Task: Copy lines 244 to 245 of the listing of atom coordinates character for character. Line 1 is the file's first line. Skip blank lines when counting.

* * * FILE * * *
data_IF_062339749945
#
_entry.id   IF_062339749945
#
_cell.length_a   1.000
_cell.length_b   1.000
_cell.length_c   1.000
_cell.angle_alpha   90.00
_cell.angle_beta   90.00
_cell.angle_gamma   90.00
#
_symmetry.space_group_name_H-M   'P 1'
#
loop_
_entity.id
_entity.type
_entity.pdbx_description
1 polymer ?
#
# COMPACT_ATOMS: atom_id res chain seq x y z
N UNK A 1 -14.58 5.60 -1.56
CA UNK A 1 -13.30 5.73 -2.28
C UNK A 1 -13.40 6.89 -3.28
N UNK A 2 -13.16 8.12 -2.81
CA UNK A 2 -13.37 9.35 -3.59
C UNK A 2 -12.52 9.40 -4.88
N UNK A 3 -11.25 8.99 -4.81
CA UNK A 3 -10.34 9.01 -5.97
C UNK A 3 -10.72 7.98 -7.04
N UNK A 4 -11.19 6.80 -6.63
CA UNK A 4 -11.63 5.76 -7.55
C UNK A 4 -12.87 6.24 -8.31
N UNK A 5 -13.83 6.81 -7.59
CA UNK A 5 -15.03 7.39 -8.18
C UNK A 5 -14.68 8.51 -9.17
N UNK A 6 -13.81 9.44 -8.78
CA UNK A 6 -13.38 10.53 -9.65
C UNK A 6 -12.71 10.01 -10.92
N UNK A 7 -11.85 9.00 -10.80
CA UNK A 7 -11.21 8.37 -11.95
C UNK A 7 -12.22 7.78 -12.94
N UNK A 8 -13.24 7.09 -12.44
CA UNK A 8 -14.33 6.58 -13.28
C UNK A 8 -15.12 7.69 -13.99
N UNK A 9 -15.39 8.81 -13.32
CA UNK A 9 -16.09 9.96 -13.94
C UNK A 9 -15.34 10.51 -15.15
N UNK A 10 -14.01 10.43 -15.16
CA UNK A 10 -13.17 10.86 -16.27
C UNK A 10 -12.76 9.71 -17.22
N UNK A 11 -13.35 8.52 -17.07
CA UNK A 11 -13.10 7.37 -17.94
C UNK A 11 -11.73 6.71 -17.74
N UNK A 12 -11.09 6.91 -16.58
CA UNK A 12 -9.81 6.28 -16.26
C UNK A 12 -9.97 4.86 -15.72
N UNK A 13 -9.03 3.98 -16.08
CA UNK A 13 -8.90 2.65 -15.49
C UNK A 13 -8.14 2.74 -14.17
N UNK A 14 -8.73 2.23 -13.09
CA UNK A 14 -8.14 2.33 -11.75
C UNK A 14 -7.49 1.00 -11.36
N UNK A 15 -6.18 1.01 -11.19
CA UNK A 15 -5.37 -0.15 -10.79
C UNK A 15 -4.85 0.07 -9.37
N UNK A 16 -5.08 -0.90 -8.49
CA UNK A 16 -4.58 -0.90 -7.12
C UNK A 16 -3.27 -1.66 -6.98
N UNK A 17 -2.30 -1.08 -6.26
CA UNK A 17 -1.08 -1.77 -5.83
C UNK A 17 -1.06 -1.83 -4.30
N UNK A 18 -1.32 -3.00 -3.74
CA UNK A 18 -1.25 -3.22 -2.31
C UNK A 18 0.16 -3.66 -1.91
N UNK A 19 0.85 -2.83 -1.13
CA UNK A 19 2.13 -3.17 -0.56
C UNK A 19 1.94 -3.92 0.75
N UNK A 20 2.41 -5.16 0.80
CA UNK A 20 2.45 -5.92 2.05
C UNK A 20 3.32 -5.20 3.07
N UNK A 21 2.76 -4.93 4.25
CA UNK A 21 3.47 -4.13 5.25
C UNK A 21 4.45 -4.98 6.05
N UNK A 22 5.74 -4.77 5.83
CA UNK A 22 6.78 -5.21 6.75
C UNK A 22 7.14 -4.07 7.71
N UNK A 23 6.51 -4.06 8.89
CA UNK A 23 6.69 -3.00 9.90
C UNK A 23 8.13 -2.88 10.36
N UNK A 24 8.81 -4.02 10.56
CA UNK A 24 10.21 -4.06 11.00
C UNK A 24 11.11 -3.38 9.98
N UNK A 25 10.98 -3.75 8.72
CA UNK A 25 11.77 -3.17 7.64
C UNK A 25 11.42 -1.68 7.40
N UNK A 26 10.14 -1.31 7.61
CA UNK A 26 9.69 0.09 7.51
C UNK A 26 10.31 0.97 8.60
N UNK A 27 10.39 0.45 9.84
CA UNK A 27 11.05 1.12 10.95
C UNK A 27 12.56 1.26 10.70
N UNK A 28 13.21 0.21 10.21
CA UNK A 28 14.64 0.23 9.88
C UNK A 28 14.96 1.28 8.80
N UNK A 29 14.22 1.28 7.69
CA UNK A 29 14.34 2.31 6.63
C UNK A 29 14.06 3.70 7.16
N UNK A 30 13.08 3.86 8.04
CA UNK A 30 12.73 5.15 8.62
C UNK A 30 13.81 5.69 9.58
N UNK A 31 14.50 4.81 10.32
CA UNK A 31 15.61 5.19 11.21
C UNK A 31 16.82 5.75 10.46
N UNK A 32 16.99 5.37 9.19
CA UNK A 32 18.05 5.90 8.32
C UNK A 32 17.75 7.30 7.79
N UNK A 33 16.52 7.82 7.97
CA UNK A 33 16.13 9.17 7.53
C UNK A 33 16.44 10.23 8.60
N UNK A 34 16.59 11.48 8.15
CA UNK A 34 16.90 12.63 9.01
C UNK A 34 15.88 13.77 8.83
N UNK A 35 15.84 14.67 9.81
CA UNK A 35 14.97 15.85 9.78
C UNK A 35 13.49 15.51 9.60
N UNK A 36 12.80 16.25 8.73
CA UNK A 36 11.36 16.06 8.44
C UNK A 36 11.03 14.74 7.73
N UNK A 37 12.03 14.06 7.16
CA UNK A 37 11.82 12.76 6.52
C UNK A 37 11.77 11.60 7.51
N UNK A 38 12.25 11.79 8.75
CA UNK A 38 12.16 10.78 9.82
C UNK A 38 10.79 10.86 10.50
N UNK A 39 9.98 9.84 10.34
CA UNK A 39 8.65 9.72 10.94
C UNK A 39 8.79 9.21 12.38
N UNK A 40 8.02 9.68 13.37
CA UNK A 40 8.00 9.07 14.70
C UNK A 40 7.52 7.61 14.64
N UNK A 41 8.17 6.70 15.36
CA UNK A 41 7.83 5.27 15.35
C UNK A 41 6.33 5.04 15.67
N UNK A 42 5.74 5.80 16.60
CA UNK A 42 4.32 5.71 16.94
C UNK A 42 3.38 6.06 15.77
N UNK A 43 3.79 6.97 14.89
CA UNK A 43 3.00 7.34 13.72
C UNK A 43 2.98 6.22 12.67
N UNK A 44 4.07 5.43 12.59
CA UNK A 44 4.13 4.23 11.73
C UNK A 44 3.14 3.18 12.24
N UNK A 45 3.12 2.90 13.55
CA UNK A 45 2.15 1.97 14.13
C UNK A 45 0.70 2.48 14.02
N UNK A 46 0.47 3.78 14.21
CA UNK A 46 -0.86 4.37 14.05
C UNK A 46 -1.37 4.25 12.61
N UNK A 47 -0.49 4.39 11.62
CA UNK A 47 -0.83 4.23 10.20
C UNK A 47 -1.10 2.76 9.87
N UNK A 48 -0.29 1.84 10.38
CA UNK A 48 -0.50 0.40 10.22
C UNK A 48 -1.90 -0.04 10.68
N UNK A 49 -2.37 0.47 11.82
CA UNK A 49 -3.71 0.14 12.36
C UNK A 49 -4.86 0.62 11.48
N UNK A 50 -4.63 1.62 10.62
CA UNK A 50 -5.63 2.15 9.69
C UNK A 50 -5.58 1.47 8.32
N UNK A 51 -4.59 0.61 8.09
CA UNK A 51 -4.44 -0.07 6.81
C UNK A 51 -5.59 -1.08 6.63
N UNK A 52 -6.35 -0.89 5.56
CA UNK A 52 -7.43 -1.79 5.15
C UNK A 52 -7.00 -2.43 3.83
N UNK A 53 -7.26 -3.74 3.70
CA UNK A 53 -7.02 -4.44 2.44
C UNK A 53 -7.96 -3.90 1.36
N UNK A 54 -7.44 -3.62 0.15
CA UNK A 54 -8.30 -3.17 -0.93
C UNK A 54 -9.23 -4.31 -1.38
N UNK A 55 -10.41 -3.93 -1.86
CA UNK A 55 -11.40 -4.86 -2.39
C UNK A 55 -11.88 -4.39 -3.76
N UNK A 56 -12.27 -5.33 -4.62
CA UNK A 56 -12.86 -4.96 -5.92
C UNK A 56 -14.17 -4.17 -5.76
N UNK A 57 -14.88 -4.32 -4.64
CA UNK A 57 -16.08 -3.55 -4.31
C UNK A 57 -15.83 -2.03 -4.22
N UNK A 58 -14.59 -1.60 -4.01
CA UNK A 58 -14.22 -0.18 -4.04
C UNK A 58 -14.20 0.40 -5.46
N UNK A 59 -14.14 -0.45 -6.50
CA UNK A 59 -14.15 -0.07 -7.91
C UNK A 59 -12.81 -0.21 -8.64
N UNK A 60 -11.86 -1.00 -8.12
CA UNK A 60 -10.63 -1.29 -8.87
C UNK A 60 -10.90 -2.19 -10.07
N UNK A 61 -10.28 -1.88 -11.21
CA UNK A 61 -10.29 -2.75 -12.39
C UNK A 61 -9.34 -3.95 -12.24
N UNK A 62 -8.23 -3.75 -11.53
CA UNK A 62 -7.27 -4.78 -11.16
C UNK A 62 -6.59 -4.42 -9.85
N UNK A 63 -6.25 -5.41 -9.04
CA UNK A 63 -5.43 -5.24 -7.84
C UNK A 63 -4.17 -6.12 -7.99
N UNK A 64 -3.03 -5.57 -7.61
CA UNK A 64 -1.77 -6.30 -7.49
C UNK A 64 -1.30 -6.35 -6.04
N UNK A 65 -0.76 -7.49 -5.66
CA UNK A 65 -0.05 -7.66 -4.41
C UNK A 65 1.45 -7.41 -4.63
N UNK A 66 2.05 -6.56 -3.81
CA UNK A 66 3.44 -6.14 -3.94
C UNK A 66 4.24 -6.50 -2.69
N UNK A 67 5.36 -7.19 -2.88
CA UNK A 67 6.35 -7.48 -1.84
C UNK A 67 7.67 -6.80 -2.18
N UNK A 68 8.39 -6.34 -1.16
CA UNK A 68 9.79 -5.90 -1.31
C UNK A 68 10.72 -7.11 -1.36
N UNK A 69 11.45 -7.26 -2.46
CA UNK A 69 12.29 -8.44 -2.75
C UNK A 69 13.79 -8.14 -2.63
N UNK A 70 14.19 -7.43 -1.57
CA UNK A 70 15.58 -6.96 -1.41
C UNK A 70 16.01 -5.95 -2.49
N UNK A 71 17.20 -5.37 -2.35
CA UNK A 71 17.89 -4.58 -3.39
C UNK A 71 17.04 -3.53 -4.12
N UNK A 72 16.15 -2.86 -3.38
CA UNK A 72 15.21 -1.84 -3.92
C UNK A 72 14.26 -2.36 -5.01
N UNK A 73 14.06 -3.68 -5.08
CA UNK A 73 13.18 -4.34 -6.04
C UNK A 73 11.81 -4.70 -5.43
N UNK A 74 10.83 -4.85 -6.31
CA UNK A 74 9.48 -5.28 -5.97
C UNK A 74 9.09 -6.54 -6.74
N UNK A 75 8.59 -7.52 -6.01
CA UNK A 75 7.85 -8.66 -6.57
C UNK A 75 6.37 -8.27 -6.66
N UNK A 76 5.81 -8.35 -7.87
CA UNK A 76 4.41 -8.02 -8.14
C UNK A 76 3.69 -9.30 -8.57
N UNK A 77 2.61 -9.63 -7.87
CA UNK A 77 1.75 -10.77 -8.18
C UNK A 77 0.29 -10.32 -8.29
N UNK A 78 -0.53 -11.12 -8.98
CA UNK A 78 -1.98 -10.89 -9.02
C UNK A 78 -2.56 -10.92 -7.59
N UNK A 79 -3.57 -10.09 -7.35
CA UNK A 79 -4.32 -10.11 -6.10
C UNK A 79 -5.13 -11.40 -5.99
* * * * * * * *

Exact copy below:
CA UNK A 75 7.85 -8.66 -6.57
C UNK A 75 6.37 -8.27 -6.66